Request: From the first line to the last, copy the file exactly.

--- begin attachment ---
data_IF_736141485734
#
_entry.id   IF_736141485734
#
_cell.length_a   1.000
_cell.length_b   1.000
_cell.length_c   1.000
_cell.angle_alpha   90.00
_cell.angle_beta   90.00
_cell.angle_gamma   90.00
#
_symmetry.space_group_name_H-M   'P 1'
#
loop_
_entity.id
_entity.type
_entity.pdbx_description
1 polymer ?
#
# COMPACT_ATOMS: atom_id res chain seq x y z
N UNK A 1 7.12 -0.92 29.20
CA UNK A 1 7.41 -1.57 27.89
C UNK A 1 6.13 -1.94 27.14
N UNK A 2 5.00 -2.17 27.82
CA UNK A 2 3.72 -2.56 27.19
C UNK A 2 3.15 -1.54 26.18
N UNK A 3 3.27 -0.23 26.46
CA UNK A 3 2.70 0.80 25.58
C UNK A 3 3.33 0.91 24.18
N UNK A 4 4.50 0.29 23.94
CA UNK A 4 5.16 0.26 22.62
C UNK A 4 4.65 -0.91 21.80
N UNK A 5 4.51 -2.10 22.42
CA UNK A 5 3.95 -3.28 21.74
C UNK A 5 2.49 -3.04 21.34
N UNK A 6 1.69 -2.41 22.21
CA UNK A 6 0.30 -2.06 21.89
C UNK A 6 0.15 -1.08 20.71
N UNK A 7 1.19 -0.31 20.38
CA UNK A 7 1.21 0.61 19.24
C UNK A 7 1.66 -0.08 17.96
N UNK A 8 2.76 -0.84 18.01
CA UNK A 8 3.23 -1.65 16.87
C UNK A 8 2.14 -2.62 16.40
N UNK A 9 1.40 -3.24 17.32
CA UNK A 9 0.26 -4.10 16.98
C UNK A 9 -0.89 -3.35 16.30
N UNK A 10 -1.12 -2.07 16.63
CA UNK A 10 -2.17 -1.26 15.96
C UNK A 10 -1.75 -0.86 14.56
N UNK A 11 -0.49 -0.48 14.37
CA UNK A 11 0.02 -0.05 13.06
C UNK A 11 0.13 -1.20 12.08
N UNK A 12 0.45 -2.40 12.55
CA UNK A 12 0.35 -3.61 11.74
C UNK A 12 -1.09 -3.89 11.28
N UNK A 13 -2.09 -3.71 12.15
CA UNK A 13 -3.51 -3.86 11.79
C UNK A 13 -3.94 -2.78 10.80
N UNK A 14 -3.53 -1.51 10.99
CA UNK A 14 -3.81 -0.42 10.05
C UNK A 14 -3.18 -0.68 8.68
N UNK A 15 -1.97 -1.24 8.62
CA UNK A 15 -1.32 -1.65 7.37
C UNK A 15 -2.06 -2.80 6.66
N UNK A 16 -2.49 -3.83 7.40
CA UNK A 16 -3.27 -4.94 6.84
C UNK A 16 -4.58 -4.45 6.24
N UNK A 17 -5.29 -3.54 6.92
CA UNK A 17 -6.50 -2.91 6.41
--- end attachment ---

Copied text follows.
data_IF_736141485734
#
_entry.id   IF_736141485734
#
_cell.length_a   1.000
_cell.length_b   1.000
_cell.length_c   1.000
_cell.angle_alpha   90.00
_cell.angle_beta   90.00
_cell.angle_gamma   90.00
#
_symmetry.space_group_name_H-M   'P 1'
#
loop_
_entity.id
_entity.type
_entity.pdbx_description
1 polymer ?
#
# COMPACT_ATOMS: atom_id res chain seq x y z
N UNK A 1 7.12 -0.92 29.20
CA UNK A 1 7.41 -1.57 27.89
C UNK A 1 6.13 -1.94 27.14
N UNK A 2 5.00 -2.17 27.82
CA UNK A 2 3.72 -2.56 27.19
C UNK A 2 3.15 -1.54 26.18
N UNK A 3 3.27 -0.23 26.46
CA UNK A 3 2.70 0.80 25.58
C UNK A 3 3.33 0.91 24.18
N UNK A 4 4.50 0.29 23.94
CA UNK A 4 5.16 0.26 22.62
C UNK A 4 4.65 -0.91 21.80
N UNK A 5 4.51 -2.10 22.42
CA UNK A 5 3.95 -3.28 21.74
C UNK A 5 2.49 -3.04 21.34
N UNK A 6 1.69 -2.41 22.21
CA UNK A 6 0.30 -2.06 21.89
C UNK A 6 0.15 -1.08 20.71
N UNK A 7 1.19 -0.31 20.38
CA UNK A 7 1.21 0.61 19.24
C UNK A 7 1.66 -0.08 17.96
N UNK A 8 2.76 -0.84 18.01
CA UNK A 8 3.23 -1.65 16.87
C UNK A 8 2.14 -2.62 16.40
N UNK A 9 1.40 -3.24 17.32
CA UNK A 9 0.26 -4.10 16.98
C UNK A 9 -0.89 -3.35 16.30
N UNK A 10 -1.12 -2.07 16.63
CA UNK A 10 -2.17 -1.26 15.96
C UNK A 10 -1.75 -0.86 14.56
N UNK A 11 -0.49 -0.48 14.37
CA UNK A 11 0.02 -0.05 13.06
C UNK A 11 0.13 -1.20 12.08
N UNK A 12 0.45 -2.40 12.55
CA UNK A 12 0.35 -3.61 11.74
C UNK A 12 -1.09 -3.89 11.28
N UNK A 13 -2.09 -3.71 12.15
CA UNK A 13 -3.51 -3.86 11.79
C UNK A 13 -3.94 -2.78 10.80
N UNK A 14 -3.53 -1.51 10.99
CA UNK A 14 -3.81 -0.42 10.05
C UNK A 14 -3.18 -0.68 8.68
N UNK A 15 -1.97 -1.24 8.62
CA UNK A 15 -1.32 -1.65 7.37
C UNK A 15 -2.06 -2.80 6.66
N UNK A 16 -2.49 -3.83 7.40
CA UNK A 16 -3.27 -4.94 6.84
C UNK A 16 -4.58 -4.45 6.24
N UNK A 17 -5.29 -3.54 6.92
CA UNK A 17 -6.50 -2.91 6.41